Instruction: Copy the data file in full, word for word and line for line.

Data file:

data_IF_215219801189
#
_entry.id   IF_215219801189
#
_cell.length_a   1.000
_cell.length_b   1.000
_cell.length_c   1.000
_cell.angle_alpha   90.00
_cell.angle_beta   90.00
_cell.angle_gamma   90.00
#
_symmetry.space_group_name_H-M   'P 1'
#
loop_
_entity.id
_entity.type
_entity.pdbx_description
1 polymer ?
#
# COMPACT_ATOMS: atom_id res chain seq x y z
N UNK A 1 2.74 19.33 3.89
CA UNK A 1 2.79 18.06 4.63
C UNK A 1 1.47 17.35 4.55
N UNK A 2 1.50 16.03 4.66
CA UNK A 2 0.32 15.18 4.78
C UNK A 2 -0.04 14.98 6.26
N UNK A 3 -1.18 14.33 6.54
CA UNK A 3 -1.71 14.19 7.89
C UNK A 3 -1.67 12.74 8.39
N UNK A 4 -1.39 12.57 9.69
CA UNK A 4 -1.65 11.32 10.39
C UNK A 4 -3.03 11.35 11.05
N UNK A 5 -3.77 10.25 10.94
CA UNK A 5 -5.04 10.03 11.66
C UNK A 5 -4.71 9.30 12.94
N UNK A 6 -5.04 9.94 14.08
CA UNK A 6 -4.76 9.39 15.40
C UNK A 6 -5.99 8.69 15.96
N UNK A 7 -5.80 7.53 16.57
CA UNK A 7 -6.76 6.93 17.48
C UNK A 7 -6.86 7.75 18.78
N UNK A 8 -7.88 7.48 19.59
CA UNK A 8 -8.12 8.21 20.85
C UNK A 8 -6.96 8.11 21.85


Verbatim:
data_IF_215219801189
#
_entry.id   IF_215219801189
#
_cell.length_a   1.000
_cell.length_b   1.000
_cell.length_c   1.000
_cell.angle_alpha   90.00
_cell.angle_beta   90.00
_cell.angle_gamma   90.00
#
_symmetry.space_group_name_H-M   'P 1'
#
loop_
_entity.id
_entity.type
_entity.pdbx_description
1 polymer ?
#
# COMPACT_ATOMS: atom_id res chain seq x y z
N UNK A 1 2.74 19.33 3.89
CA UNK A 1 2.79 18.06 4.63
C UNK A 1 1.47 17.35 4.55
N UNK A 2 1.50 16.03 4.66
CA UNK A 2 0.32 15.18 4.78
C UNK A 2 -0.04 14.98 6.26
N UNK A 3 -1.18 14.33 6.54
CA UNK A 3 -1.71 14.19 7.89
C UNK A 3 -1.67 12.74 8.39
N UNK A 4 -1.39 12.57 9.69
CA UNK A 4 -1.65 11.32 10.39
C UNK A 4 -3.03 11.35 11.05
N UNK A 5 -3.77 10.25 10.94
CA UNK A 5 -5.04 10.03 11.66
C UNK A 5 -4.71 9.30 12.94
N UNK A 6 -5.04 9.94 14.08
CA UNK A 6 -4.76 9.39 15.40
C UNK A 6 -5.99 8.69 15.96
N UNK A 7 -5.80 7.53 16.57
CA UNK A 7 -6.76 6.93 17.48
C UNK A 7 -6.86 7.75 18.78
N UNK A 8 -7.88 7.48 19.59
CA UNK A 8 -8.12 8.21 20.85
C UNK A 8 -6.96 8.11 21.85